- If I look at other investments I have – both online and offline – how does this compare in terms of Return on Investment?
We cannot expect these companies to behave in any other way than they have because it is how they were created, but there are those out there that do have a Moral Compass and we should seek them out and then support them through our investments of data, trust and time. The only problem then is that they succumb to greed and are hoovered up by the big guys … but again this comes down to the values of the founders and Board.
I was once advised that when it comes to investing in any organisation one should look at those in leadership positions – the senior management, the Board or Trustees – and what sort of people they are – their histories, what values they espouse, and what they stand for.
This is where leadership comes in, and in my next post I am going to explore my current thinking about leading in the 21st Century and some of the ideas which we are now exploring through Intersticia.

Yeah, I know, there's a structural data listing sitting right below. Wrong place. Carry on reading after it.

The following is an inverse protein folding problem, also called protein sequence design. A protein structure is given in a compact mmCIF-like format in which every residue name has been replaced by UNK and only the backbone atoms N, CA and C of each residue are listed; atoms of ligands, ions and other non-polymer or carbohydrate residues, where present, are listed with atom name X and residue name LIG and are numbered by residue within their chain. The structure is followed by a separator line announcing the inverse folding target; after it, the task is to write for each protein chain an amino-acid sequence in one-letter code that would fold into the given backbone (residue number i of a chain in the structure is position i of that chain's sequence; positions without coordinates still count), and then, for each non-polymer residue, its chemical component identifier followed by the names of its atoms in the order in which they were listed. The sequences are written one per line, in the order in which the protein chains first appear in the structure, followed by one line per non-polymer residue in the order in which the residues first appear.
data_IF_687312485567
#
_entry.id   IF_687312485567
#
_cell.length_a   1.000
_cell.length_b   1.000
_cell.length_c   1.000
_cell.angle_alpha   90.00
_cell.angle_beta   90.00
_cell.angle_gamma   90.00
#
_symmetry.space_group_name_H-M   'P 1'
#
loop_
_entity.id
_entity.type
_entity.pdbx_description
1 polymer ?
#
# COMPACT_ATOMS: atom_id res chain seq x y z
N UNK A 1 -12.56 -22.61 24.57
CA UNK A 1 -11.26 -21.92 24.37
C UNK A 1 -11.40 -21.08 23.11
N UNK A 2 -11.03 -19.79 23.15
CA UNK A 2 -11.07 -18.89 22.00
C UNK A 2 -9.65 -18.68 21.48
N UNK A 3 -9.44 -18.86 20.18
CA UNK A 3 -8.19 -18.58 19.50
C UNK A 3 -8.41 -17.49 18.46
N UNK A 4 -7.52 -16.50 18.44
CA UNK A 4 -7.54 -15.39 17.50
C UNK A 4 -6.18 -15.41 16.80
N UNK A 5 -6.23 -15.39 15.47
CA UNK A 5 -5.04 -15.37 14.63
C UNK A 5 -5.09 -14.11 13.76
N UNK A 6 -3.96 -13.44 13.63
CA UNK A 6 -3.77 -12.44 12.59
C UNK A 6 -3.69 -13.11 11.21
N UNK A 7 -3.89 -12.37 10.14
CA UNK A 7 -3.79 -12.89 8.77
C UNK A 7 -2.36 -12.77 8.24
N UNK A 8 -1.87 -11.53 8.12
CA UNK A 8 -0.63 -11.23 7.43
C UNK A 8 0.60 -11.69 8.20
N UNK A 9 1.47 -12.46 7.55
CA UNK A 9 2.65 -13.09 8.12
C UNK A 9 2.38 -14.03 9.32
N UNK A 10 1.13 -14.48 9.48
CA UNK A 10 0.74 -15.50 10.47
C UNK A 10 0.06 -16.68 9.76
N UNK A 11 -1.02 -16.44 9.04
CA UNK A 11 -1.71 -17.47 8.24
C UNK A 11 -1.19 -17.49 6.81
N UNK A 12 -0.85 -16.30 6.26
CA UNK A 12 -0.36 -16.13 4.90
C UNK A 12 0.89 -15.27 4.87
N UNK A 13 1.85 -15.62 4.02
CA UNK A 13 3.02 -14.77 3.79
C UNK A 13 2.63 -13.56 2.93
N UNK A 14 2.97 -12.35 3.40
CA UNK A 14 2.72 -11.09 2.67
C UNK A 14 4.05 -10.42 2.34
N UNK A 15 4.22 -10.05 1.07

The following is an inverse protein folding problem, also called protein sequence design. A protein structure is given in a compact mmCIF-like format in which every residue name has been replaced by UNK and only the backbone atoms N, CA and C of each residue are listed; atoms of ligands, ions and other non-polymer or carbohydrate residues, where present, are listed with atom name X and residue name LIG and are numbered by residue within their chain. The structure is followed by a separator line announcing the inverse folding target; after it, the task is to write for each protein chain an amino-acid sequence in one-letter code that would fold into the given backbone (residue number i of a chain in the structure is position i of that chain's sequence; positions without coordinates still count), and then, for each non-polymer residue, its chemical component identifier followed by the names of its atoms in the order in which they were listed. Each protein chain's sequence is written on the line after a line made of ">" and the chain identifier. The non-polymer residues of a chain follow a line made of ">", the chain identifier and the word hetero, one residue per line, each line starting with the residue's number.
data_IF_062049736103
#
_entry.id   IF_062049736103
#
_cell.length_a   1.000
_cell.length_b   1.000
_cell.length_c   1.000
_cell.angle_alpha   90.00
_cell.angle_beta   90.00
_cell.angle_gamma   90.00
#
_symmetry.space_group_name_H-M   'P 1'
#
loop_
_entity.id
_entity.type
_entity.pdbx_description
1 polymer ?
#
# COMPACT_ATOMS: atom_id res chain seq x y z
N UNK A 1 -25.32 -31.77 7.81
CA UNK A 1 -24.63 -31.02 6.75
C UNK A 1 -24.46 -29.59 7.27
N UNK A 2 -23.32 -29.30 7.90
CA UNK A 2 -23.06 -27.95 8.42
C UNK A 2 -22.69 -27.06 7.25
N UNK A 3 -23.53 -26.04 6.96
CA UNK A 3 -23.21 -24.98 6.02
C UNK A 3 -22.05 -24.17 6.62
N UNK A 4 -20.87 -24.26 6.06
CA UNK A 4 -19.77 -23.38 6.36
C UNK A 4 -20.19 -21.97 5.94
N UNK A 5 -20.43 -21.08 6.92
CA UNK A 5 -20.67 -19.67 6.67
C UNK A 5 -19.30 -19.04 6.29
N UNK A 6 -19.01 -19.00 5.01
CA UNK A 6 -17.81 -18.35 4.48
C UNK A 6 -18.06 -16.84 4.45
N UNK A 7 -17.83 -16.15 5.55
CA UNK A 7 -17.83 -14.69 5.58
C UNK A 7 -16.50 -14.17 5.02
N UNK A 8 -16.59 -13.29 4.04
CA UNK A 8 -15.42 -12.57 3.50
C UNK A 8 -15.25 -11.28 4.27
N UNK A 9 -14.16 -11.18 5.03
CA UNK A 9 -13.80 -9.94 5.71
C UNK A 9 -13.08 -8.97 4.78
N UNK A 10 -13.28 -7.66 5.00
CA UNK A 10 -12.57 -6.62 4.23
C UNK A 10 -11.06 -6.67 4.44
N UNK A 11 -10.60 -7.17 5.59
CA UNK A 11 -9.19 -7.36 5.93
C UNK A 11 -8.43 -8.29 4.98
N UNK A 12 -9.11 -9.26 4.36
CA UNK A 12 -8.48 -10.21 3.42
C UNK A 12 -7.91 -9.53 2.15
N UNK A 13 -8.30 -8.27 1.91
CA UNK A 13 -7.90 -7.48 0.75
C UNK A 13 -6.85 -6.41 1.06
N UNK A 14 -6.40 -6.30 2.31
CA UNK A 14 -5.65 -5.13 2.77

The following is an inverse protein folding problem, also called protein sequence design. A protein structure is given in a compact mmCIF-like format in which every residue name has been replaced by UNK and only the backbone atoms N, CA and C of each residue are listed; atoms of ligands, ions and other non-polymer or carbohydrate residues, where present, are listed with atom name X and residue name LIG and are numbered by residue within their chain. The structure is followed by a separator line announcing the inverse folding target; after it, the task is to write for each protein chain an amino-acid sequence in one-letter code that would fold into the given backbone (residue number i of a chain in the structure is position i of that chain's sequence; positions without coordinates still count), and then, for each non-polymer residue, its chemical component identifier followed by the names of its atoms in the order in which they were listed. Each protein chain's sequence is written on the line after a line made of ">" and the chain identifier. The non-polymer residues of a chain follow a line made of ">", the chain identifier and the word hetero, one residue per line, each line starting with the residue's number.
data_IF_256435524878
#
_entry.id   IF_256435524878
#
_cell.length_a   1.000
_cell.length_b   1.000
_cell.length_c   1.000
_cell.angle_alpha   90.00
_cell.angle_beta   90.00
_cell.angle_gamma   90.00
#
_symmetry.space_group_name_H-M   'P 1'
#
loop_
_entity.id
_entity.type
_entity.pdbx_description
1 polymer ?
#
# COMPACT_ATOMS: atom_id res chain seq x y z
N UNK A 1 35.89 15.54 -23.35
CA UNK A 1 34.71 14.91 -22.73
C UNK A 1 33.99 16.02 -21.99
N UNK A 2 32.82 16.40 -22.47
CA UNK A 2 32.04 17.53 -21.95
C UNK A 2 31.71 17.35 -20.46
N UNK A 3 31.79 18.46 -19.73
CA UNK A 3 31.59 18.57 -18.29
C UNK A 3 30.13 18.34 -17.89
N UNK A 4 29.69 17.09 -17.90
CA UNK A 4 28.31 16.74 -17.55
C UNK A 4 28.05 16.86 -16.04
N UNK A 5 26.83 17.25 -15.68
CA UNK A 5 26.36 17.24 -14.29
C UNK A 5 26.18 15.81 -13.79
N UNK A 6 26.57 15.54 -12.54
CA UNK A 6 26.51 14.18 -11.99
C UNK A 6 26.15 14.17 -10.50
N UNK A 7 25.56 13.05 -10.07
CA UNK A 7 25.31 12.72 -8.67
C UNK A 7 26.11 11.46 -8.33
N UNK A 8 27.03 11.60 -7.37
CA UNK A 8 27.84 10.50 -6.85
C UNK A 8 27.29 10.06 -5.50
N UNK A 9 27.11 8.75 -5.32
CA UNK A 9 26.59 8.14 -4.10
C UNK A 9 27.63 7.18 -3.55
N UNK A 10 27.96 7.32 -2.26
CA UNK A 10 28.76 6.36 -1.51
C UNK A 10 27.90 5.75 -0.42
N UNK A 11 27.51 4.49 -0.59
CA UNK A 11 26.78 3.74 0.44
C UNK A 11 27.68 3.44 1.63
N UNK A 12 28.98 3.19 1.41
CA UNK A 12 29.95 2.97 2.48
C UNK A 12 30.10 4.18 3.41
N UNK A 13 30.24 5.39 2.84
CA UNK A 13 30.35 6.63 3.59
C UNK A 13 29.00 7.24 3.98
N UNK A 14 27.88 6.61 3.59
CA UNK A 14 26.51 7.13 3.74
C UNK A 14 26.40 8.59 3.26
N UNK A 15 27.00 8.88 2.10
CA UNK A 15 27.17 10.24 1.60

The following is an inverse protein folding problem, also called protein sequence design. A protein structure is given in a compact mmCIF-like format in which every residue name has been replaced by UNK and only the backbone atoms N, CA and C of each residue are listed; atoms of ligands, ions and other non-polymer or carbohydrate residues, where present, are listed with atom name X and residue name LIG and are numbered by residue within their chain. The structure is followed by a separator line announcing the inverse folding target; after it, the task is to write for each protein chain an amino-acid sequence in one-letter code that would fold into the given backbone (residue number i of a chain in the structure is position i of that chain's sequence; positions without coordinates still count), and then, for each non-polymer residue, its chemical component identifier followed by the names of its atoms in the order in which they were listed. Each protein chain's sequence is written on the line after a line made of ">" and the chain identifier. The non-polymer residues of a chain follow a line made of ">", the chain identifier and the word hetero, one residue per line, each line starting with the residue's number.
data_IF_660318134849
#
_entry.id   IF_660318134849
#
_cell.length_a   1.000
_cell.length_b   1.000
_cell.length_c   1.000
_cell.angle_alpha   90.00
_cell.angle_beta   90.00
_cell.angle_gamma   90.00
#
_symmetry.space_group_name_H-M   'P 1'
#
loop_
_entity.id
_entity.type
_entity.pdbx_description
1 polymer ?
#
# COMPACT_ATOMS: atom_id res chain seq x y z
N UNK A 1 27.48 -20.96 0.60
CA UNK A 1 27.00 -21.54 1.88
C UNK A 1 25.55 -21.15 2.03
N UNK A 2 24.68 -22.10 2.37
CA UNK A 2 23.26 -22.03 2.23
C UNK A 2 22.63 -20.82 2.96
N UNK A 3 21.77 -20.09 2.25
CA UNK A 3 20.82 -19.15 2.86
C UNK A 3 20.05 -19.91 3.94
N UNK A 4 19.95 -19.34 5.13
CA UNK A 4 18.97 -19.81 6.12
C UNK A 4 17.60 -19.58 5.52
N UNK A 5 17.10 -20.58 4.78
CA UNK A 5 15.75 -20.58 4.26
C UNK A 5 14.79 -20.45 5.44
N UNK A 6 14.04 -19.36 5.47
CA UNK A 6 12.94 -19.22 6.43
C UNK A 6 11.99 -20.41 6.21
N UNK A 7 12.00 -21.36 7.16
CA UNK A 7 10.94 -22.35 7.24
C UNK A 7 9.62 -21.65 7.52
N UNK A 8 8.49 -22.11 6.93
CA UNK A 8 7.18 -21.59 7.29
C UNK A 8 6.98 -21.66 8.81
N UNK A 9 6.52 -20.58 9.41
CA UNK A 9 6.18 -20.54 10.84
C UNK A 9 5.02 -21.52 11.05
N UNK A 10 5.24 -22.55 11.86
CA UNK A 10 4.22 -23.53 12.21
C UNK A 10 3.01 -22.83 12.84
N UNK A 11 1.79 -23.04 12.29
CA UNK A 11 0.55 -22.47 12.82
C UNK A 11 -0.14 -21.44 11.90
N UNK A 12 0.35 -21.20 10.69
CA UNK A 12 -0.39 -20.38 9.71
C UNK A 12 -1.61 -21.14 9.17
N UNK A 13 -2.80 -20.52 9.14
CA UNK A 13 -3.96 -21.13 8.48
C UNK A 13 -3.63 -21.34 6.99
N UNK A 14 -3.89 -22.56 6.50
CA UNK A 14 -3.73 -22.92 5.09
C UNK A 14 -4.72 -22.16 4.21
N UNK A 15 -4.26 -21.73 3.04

A version of this was written for NPC’s “State of the Sector” report.
What do we mean by “digital”?
In his book The Code Economy  Philip E. Auerswald talks about the long history of humans developing code as a mechanism by which to create and regulate activities and markets. We have Codes of Practice, Ethical Codes, Building Codes, and Legal Codes, just to name a few. Each and every one of these is based on the data of human behaviour, and that data can now be collected, analysed, harvested and repurposed as never before through the application of intelligent machines which operate and are instructed by algorithms . Anything that can be articulated as an algorithm – a self-contained sequence of actions to be performed – is now fertile ground for machine analysis, and increasingly machine activity.
So, what does this mean for us humans, who, are ourselves a conglomeration of DNA code ?